Thanks Jeremy,
    I bought some cerium oxide today from Georges Gems in Hayward. I have a dremel, and he sold me some buffing pads to fit. He was very informative on all types of polishing and indicated that if the cerium oxide didn't produce clear enough glass he had some diamond based compound that would polish even further. Denzil, I would love to hear about your experience.
    I got a great deal on a used 150 gallon glass and just need to remove a few scratches before beginning my build.
    My journal will be coming soon, with before and after pics.
  7. denzil

    denzil Webmaster

    Hey John, PM me with whatever questions you have or your phone number if you'd like to chat. :)
  8. Coral reefer

    Coral reefer President

    And get a real upgrade if you're gonna do it. 30 extra gal for all that work?
    I kid
  9. Tenny

    Tenny Supporting Member

    Any suggestions on which products to use?

    On my new 50g I noticed two really light scratches on the inside... (and a bigger worse one on the outside that looks too deep to fix). Would really like to polish it out while the tank is still empty.
  10. denzil

    denzil Webmaster

    It really depends on how bad it is. You can try buffing things out with cerium oxide if it's necessary. You always want to start with the least aggressive method first and work your way up if you need to.
  11. Scarbird

    Scarbird Supporting Member

    For what it's worth, I failed miserably. On the bright side, I am in the process of ordering a new custom starphire.
    My journal will runneth over in the near future. The scratched tank will become my frag tank.
  12. Tenny

    Tenny Supporting Member

    It's pretty minor. really, and they are right next to eachother. They probably aren't even noticeable when under water but I just want to get it done before I put water in it and regret it. The tank I have now has three big scratches that are the first thing I look at.

    I have a DA Polisher (I detail cars for family and friends), would that be acceptable to use it for?

    Haha, I wish I had the money to just buy a starphire! I already have five frag tanks (only one is setup currently though, but I need to set the others up soon as I am overflowing.)
  13. denzil

    denzil Webmaster

    If it's glass, probably not. If it's acrylic, you probably have a good chance of getting it out.

    Didn't realize you detailed cars too. :)
  14. Tenny

    Tenny Supporting Member

    Huh, I always thought glass was pretty easy to get them out. I will still give it a shot... I'd regret not giving it a try everytime I saw the scratch once it's set up.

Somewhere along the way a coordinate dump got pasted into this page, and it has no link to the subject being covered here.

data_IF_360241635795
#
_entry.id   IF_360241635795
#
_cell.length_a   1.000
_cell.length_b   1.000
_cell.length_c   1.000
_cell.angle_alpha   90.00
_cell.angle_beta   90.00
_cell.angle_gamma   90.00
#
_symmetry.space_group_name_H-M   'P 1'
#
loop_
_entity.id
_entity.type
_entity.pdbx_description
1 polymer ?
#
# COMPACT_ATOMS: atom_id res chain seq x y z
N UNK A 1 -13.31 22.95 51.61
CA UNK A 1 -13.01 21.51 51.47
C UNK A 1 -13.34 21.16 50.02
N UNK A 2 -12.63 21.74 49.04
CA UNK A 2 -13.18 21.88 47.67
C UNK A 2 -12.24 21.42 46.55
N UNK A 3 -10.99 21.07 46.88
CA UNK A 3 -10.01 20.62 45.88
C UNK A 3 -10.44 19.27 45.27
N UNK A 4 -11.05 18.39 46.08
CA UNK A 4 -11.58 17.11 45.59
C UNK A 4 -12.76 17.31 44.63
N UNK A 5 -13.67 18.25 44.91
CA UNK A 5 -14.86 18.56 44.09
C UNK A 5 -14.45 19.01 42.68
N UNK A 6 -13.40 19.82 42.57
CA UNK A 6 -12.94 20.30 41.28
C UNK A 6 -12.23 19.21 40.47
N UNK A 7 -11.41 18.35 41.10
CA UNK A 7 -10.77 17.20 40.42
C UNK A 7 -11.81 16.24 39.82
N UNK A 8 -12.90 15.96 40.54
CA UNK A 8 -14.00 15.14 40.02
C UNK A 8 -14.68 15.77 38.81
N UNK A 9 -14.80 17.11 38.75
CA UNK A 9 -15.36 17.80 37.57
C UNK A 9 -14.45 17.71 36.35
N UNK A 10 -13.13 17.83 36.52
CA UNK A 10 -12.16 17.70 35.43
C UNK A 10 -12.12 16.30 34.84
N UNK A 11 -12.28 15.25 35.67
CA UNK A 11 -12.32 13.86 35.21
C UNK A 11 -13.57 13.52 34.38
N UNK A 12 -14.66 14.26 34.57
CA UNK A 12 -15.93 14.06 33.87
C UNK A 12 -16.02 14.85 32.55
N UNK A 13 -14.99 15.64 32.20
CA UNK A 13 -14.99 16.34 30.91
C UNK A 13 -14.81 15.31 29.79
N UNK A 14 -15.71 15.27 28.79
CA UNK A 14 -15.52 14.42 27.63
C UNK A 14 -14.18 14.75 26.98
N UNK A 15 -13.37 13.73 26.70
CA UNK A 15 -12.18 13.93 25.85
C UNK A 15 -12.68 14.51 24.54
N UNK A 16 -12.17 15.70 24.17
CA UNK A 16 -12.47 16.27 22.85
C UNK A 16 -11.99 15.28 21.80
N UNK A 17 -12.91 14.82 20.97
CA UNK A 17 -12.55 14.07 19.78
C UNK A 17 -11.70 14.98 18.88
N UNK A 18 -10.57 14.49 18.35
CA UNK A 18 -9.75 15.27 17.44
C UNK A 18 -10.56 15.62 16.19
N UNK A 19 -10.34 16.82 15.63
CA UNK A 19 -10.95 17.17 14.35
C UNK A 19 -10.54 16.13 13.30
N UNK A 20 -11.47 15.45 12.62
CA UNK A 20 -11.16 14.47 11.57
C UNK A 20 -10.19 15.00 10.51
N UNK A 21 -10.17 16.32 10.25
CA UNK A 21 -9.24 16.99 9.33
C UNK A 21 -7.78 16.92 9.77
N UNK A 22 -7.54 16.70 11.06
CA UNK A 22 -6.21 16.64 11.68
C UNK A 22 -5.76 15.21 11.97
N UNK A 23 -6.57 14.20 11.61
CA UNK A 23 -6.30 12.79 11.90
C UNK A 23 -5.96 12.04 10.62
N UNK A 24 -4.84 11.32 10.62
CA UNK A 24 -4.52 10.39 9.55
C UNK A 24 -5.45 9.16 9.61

15. denzil

    denzil Webmaster

    Glass is a harder surface so it's more difficult to fix than it is for acrylic using a DA polisher. It's a different rotating mechanism and isn't as strong as a rotary polisher.
  16. rygh

    rygh Supporting Member

    The best answer : More scratches!
    One scratch in an otherwise pristine view is seriously annoying.
    Especially after spending hours polishing.
    With a whole bunch of scratches, you quickly tune them out.
    You will get them anyway. Too many other things to stress over.
  17. Hi there
    Thank you very much for your info, very interesting. I'm looking to fix my new tank before installing it, just bought a used tank and once I brought it home and get it all cleaned up I noticed few scratches that I am worry they will show once the tank is filled.
    I am pretty handy and the instructional video seemed very easy to follow but by any chance do you know what are the best pads to use and where I can get them? Also the polishing compound where would you source it?
    Any info would be appreciated

  18. anathema

    anathema Guest

    The brand I used and linked above was commercial only. They try to force people to buy a franchise to order it. It's called glassrenu, they have a website but the kits are pretty costly. They make a big deal about "proprietary foam density" but really it's just foam backed sanding pads.

    However, Amazon seems to have a good selection of discs and polish both.

    The idea is the same, start with a rough pad work your way down. How rough a pad depends on severity of scratches.

    I'd bet an auto-finish specialty shop could point you to a local source.
  19. anathema

    anathema Guest

  20. xcaret

    xcaret Supporting Member

    DBS Discount Builders Supply in SF has polishing pads for counter-tops, they might have the super fine grit available too, right by the power tools aisle